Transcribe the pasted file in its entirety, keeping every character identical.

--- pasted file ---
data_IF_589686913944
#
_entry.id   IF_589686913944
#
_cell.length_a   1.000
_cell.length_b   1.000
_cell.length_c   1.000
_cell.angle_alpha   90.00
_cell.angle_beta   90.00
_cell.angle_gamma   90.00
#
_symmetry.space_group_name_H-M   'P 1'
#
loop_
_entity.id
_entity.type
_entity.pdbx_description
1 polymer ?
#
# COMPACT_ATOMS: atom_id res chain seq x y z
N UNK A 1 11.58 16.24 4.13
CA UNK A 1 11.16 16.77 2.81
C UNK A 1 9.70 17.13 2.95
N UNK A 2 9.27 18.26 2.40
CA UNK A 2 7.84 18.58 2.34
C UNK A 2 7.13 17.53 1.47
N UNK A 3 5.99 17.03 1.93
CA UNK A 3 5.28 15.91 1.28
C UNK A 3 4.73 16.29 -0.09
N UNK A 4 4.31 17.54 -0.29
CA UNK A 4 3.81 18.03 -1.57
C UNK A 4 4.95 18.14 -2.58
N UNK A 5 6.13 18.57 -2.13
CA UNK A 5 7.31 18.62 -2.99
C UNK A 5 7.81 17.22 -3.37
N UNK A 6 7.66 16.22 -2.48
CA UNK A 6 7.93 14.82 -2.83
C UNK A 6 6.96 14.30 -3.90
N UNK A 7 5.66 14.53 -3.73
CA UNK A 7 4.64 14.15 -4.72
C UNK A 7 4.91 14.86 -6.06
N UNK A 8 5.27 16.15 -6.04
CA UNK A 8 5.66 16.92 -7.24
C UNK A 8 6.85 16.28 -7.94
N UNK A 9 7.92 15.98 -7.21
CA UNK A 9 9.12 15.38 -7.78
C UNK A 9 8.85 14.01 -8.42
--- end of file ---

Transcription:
data_IF_589686913944
#
_entry.id   IF_589686913944
#
_cell.length_a   1.000
_cell.length_b   1.000
_cell.length_c   1.000
_cell.angle_alpha   90.00
_cell.angle_beta   90.00
_cell.angle_gamma   90.00
#
_symmetry.space_group_name_H-M   'P 1'
#
loop_
_entity.id
_entity.type
_entity.pdbx_description
1 polymer ?
#
# COMPACT_ATOMS: atom_id res chain seq x y z
N UNK A 1 11.58 16.24 4.13
CA UNK A 1 11.16 16.77 2.81
C UNK A 1 9.70 17.13 2.95
N UNK A 2 9.27 18.26 2.40
CA UNK A 2 7.84 18.58 2.34
C UNK A 2 7.13 17.53 1.47
N UNK A 3 5.99 17.03 1.93
CA UNK A 3 5.28 15.91 1.28
C UNK A 3 4.73 16.29 -0.09
N UNK A 4 4.31 17.54 -0.29
CA UNK A 4 3.81 18.03 -1.57
C UNK A 4 4.95 18.14 -2.58
N UNK A 5 6.13 18.57 -2.13
CA UNK A 5 7.31 18.62 -2.99
C UNK A 5 7.81 17.22 -3.37
N UNK A 6 7.66 16.22 -2.48
CA UNK A 6 7.93 14.82 -2.83
C UNK A 6 6.96 14.30 -3.90
N UNK A 7 5.66 14.53 -3.73
CA UNK A 7 4.64 14.15 -4.72
C UNK A 7 4.91 14.86 -6.06
N UNK A 8 5.27 16.15 -6.04
CA UNK A 8 5.66 16.92 -7.24
C UNK A 8 6.85 16.28 -7.94
N UNK A 9 7.92 15.98 -7.21
CA UNK A 9 9.12 15.38 -7.78
C UNK A 9 8.85 14.01 -8.42